Noble Words and Foul Deeds at Columbia



On November 17, Columbia University President Lee C. Bollinger spoke to attendees at the university’s annual Hamilton Award Dinner.  Here is part of the Columbia Spectator’s report on his remarks:

“The University is not a political institution—we do not take positions on political issues. But when you have a position that produces a president and vice president that challenge the central idea of a university, one has to do something,” Bollinger said to applause.  “The denial of climate change, the rejection of the fact of evolution, the attack on free speech, the dissemination of falsehoods deliberately and intentionally that would make George Orwell seem naïve and unimaginative,” he continued, “the attack on groups that we celebrate at Columbia and embrace as part of our greatness—these are not political issues. This is where we stand. This is a challenge to what we stand for.”


On December 9, the NLRB certified the results of an election to determine whether Columbia’s graduate student employees would be represented by the Graduate Workers of Columbia-GWC, UAW.  The vote was 1602 to 623 in favor of the union.  As readers of this blog know, Columbia, represented mainly by its provost, historian John Coatsworth, fought unionization tooth and nail from the beginning.  On Friday, December 16 Columbia filed a challenge to the vote with the National Labor Relations Board.  The complaint charges that “known union agents” were standing closer to polling places than allowed, and that voters should have been required to present identification.

The claims are ludicrous on their face.  The election was conducted by the NLRB under standard rules and procedures.  According to the board 2225 people voted.  Three ballots were voided and 647 were challenged.  Even if all 647 challenges were in favor of the union and all challenges were upheld, the margin of victory would still ensure a union win.  The claim that union “agents” could influence the vote by standing too close to polling places insults the intelligence.  Does Columbia, which has claimed all along to support the independence of its graduate students, have such little respect for them as to believe that so many of them would allow the mere presence of such “agents” to sway their votes?

The real motivation behind the challenge is obvious.  Columbia seeks to drag out the fight in the hope that a new Trump administration will appoint new members to the NLRB who will then overturn the board’s August decision to permit student employees at private colleges and universities to unionize.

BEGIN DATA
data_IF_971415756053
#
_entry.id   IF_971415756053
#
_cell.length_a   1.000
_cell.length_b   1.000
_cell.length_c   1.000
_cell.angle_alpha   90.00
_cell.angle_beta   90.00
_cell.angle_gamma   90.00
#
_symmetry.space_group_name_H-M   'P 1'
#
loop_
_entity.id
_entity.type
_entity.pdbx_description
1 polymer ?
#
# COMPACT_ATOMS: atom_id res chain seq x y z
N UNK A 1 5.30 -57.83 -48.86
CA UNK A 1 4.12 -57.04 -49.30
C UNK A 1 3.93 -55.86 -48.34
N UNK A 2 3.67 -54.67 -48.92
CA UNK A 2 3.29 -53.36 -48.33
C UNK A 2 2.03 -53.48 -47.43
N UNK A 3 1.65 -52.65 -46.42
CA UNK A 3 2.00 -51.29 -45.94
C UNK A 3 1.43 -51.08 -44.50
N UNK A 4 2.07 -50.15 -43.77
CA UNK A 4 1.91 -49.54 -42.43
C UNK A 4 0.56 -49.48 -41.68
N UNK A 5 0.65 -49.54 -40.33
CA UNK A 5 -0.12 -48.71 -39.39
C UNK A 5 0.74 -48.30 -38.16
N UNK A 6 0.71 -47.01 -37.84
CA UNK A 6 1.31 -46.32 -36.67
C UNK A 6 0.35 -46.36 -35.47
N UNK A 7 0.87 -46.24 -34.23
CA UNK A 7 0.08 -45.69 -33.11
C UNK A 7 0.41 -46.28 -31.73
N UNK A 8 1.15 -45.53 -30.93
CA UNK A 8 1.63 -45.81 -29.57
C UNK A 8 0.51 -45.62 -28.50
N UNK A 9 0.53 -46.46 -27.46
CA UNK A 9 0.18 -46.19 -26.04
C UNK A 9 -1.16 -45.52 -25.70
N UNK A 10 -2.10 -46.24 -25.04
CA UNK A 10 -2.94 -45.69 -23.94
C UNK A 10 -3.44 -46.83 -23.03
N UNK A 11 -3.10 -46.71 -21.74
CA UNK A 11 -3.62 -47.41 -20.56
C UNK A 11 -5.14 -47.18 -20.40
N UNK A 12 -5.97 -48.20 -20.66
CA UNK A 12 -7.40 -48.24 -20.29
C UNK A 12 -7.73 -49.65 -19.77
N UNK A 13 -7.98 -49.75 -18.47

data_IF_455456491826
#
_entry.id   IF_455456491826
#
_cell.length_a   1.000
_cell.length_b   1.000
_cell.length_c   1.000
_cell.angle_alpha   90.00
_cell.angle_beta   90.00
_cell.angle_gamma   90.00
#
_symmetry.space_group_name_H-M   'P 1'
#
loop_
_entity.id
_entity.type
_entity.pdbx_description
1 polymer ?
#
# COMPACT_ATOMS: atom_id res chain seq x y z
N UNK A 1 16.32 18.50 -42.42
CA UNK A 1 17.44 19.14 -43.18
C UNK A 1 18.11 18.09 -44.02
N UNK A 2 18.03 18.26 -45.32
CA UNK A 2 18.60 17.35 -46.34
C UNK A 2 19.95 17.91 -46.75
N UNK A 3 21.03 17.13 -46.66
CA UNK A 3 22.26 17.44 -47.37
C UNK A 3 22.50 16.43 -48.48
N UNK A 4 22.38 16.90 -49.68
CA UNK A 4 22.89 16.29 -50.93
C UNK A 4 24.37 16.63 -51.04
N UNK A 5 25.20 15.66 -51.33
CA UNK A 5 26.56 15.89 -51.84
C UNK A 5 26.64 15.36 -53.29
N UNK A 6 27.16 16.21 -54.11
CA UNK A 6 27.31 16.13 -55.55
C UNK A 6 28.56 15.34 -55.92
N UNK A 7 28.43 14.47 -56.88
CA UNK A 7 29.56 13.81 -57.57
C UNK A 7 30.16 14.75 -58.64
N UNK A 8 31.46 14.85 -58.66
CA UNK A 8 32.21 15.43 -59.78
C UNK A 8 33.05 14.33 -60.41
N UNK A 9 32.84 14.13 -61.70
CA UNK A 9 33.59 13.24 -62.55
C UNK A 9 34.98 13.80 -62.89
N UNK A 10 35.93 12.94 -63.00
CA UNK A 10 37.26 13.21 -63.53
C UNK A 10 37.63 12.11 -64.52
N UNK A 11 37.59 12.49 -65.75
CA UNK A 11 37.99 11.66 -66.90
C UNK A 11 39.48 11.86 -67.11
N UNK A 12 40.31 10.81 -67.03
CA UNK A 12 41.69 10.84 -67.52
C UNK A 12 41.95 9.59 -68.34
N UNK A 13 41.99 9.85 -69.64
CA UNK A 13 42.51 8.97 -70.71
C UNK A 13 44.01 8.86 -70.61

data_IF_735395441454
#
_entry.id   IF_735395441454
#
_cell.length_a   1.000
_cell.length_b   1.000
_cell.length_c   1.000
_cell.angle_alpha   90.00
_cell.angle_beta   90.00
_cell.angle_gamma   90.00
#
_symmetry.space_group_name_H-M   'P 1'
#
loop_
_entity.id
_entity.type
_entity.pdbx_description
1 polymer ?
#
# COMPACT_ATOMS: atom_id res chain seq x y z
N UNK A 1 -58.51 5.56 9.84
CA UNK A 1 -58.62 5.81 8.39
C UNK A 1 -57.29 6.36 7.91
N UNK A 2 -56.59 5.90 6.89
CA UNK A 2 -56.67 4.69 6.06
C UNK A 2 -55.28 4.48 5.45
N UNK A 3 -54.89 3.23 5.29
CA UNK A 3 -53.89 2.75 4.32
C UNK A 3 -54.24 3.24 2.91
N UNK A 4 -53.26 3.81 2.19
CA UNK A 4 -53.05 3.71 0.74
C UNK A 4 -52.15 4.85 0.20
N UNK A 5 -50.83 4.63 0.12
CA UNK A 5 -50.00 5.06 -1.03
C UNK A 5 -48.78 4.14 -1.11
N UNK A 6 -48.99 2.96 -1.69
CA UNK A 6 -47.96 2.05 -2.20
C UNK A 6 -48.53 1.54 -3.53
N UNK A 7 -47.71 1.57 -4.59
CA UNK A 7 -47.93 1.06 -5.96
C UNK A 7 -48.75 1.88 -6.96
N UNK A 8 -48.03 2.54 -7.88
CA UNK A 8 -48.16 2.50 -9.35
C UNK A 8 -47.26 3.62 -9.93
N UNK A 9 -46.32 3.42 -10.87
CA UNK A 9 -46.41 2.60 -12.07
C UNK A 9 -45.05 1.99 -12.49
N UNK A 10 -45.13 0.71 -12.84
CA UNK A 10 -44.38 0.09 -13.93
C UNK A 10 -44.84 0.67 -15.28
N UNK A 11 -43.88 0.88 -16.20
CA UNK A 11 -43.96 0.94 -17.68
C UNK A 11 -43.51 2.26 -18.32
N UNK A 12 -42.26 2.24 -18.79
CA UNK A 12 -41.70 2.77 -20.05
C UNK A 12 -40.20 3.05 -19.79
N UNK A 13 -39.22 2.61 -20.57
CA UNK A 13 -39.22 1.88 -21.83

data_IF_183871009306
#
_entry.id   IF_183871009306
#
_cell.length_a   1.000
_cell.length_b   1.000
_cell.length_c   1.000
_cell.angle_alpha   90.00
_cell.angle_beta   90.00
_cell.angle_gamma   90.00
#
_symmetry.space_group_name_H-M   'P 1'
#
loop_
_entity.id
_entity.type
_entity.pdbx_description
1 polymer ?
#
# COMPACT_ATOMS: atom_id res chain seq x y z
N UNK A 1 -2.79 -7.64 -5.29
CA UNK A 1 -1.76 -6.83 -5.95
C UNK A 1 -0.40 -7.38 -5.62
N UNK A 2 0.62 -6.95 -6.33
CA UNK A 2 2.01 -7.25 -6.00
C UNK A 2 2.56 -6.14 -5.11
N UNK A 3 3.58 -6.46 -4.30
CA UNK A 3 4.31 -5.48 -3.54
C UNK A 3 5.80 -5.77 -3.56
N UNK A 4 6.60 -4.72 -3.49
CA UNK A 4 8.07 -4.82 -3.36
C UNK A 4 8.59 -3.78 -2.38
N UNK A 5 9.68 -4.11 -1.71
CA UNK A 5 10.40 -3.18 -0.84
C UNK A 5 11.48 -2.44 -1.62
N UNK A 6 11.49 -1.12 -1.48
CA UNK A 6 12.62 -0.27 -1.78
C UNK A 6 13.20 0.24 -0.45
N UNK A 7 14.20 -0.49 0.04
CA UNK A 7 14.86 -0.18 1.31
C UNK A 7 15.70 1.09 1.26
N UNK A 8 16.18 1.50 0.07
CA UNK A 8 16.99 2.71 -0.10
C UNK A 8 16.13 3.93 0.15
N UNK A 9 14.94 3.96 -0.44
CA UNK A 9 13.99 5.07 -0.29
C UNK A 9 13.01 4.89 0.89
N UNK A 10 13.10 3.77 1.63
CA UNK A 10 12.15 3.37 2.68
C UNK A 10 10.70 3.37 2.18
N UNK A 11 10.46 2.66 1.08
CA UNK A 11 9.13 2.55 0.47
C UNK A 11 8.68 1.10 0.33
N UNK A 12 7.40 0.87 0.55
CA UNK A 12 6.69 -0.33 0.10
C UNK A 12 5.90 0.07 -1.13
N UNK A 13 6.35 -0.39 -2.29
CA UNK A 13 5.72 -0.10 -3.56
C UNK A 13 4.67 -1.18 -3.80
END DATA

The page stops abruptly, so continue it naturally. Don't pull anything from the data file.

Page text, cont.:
Over 100 graduate students responded to these objections by holding a protest yesterday.  “Although there may have been some procedural difficulties, I think that the size of the margin indicates that there wasn’t any systematic difficulty in the election results,” Gary Howarth, a graduate student in chemistry and GWC organizer, said at the protest. “With the 72 percent victory, I think it’s a resounding [vote] in favor, and I don’t imagine that any small problems could counteract that mandate.”

“They can say whatever they want to say, but everybody knows that this was done democratically. … The only reason why you would contest this election is if you wanted to delay the fair process of bargaining,” Danielle Carr, a graduate student in anthropology, said. “I think this is the strategy we’re going to see going forward in the Trump administration as people refuse to recognize the power of the workers.”

So much for Bollinger’s noble words.  Trump’s attacks on unions are apparently not included by Bollinger as among the attacks on groups that Columbia “celebrates.”  Trump, it would seem is only a “challenge to what we stand for” when the university finds it convenient.  But he’s a welcome ally when it comes to union-busting.

2 thoughts on “Noble Words and Foul Deeds at Columbia

  1. Maybe instead of saving money by weakening graduate student bargaining power and avoiding any new obligations that might arise from this, Columbia should save money by reducing the salaries of its top administrators.

  2. Pingback: My Favorite Posts of 2016 | ACADEME BLOG

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